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by Neil Godfrey

The Acts of Paul show a remarkable series of affinities with the pastoral epistles, particularly 2 Timothy. There are differences as well, but they are the sorts of differences that one expects to find in stories repeated orally. Someone is labelled as a coppersmith, now was that Alexander or Hermogenes? Paul always teams up with “two’s”: now was it Demas and Hermogenes or Phylelus and Hermogenes in this particular scene? That sort of variation.

In both the Acts of Paul and 2 Timothy we find:

  • Onesiphorus welcoming Paul
  • Paul staying with Aquilla and Priscilla
  • Paul imprisoned and rescued from a lion
  • Paul being deserted by his followers and defending himself in a court alone
  • Demas deserting Paul for love of material things
  • 2 false missionaries preaching the resurrection was a past event
  • Persecutions at Antioch, Iconium and Lystra (although 2 Timothy’s account contradicts the circumstances in both the Acts of Paul and our canonical Acts)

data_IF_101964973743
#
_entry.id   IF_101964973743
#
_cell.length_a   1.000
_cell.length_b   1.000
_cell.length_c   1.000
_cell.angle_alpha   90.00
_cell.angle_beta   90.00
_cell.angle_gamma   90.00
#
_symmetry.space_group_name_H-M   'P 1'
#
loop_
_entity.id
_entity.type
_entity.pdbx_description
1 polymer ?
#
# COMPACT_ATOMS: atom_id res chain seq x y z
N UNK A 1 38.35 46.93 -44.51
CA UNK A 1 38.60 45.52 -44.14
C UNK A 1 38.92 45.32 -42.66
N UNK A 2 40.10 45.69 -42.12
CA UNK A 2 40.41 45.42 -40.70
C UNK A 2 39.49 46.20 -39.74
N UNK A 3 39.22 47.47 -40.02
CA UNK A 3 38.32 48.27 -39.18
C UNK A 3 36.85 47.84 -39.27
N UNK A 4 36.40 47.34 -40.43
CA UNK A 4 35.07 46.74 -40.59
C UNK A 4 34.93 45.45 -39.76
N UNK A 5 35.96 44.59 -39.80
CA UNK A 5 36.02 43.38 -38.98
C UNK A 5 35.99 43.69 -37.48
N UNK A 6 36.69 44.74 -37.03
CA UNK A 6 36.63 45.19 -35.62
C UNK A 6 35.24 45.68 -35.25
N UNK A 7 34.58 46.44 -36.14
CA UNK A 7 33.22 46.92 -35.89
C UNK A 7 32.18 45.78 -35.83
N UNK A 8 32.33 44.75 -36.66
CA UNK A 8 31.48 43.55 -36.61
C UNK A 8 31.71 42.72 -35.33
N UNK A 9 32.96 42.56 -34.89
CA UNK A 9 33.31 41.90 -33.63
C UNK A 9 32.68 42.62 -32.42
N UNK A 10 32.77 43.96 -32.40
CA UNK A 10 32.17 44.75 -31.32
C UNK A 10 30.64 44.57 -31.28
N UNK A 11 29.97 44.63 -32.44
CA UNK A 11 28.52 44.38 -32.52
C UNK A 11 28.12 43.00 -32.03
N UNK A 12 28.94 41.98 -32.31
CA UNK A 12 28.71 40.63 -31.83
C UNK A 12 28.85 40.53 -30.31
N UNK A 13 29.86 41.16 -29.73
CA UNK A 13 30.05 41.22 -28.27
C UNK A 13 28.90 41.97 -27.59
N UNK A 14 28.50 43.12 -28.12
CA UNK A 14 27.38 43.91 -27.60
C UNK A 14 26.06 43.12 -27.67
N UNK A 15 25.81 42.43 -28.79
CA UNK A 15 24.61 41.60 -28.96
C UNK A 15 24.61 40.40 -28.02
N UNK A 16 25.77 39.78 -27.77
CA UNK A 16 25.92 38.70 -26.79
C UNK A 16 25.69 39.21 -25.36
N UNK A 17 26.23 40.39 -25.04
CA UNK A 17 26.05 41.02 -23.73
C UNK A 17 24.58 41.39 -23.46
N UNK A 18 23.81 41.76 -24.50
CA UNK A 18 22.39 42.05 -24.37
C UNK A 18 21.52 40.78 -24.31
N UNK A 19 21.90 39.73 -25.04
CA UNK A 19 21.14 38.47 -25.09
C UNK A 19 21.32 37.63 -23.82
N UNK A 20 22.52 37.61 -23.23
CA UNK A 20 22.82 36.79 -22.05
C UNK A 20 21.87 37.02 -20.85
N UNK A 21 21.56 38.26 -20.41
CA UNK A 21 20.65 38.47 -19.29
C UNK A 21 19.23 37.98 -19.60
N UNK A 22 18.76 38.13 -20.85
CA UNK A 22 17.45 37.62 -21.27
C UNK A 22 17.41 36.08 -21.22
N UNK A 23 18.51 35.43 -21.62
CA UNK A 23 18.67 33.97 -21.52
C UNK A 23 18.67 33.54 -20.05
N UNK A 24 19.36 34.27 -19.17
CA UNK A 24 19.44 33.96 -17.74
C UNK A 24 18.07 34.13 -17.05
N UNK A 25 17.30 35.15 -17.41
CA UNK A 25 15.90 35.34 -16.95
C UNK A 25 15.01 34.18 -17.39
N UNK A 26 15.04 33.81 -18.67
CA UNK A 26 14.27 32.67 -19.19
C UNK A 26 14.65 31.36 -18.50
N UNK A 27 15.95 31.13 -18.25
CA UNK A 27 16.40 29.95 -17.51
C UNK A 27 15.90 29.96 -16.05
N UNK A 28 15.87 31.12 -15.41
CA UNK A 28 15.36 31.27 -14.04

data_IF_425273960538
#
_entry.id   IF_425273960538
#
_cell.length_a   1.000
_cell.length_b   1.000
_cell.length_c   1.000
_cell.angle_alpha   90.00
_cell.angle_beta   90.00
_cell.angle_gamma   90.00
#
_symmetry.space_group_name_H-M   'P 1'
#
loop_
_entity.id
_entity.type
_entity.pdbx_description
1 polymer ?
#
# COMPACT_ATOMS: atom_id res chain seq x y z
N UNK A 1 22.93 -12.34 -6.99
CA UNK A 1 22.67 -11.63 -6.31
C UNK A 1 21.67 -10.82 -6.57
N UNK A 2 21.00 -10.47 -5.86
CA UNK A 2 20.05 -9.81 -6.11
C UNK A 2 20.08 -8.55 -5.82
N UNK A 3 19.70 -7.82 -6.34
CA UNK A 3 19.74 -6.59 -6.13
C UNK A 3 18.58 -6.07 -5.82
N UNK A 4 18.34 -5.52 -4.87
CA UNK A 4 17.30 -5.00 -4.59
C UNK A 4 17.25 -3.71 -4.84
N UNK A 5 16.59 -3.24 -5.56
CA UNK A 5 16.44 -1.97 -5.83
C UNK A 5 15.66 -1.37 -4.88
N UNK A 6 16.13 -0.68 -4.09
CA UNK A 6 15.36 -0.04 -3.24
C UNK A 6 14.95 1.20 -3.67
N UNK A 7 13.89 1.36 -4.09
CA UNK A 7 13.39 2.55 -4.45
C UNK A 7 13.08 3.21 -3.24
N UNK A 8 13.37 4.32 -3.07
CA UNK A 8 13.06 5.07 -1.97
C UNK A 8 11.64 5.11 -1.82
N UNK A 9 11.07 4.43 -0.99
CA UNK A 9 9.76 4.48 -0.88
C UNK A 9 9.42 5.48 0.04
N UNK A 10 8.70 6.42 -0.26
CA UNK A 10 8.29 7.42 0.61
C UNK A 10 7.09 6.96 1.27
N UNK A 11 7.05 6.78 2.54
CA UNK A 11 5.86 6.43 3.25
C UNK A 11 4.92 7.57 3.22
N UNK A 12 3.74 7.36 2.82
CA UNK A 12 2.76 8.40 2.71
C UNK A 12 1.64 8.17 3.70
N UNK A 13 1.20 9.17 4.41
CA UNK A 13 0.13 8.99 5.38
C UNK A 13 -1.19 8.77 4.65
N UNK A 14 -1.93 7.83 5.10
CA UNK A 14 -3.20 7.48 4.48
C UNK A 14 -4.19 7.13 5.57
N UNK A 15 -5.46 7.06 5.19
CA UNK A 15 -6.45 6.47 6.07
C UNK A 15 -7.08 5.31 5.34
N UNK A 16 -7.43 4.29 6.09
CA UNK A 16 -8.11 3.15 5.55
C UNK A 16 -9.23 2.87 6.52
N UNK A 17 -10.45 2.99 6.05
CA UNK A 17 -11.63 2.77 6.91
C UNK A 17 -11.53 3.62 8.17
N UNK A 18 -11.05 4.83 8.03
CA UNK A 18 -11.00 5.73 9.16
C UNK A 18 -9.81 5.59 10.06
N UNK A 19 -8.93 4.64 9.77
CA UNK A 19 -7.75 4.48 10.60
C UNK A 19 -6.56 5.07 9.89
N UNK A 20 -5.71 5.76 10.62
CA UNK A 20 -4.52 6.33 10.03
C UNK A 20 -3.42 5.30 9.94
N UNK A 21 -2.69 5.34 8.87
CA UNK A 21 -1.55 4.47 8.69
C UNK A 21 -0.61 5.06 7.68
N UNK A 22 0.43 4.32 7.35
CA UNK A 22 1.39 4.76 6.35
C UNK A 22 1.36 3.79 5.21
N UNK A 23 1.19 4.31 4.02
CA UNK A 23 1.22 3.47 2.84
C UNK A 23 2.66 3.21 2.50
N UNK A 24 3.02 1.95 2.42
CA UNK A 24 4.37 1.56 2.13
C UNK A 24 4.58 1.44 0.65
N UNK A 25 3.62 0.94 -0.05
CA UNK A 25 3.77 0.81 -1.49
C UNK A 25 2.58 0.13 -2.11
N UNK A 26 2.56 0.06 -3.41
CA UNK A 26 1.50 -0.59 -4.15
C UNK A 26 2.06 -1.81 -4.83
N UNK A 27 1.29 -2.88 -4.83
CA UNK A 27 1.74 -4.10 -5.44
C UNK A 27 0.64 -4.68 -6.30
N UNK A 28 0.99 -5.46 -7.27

• et al etc etc et al

A full list of the differences and citations can be found online at Acts of Paul and the Pastoral Epistles.

Most commentators have concluded that the Acts of Paul draws on the Pastorals as a source for its narrative details. If so, as MacDonald discusses in The Legend and the Apostle, one is unable to explain the differences between the details in the Acts of Paul and 2 Timothy. Why the different names for the 2 missionaries who are undermining households by preaching the resurrection is a past event? for example.

The explanation that does explain both the similarities and the differences, and is consistent with the types of differences we find (mentioned above), and that is discussed in MacDonald’s book and in part sourced to Harnack in Hennecke’s New Testament Apocrphya, is that the author of the Acts of Paul was relying on oral traditions. MacDonald argues that the author of the Pastorals was likewise drawing on the same or similar oral traditions.

Historicity of canonical Acts?
One sometimes hears that evidence for the historicity of our canonical Acts lies in part in its accord with names, places and events in the “genuine Pauline epistles”. If the mere fact that names, places and events appear in two genres of literature by different authors is testimony to historicity, then the same argument would inform us that the Acts of Paul and Thecla is also historical. Unless one says that comparing the “genuine” Pauline letters with the Pastorals is “no fair”. 2 responses: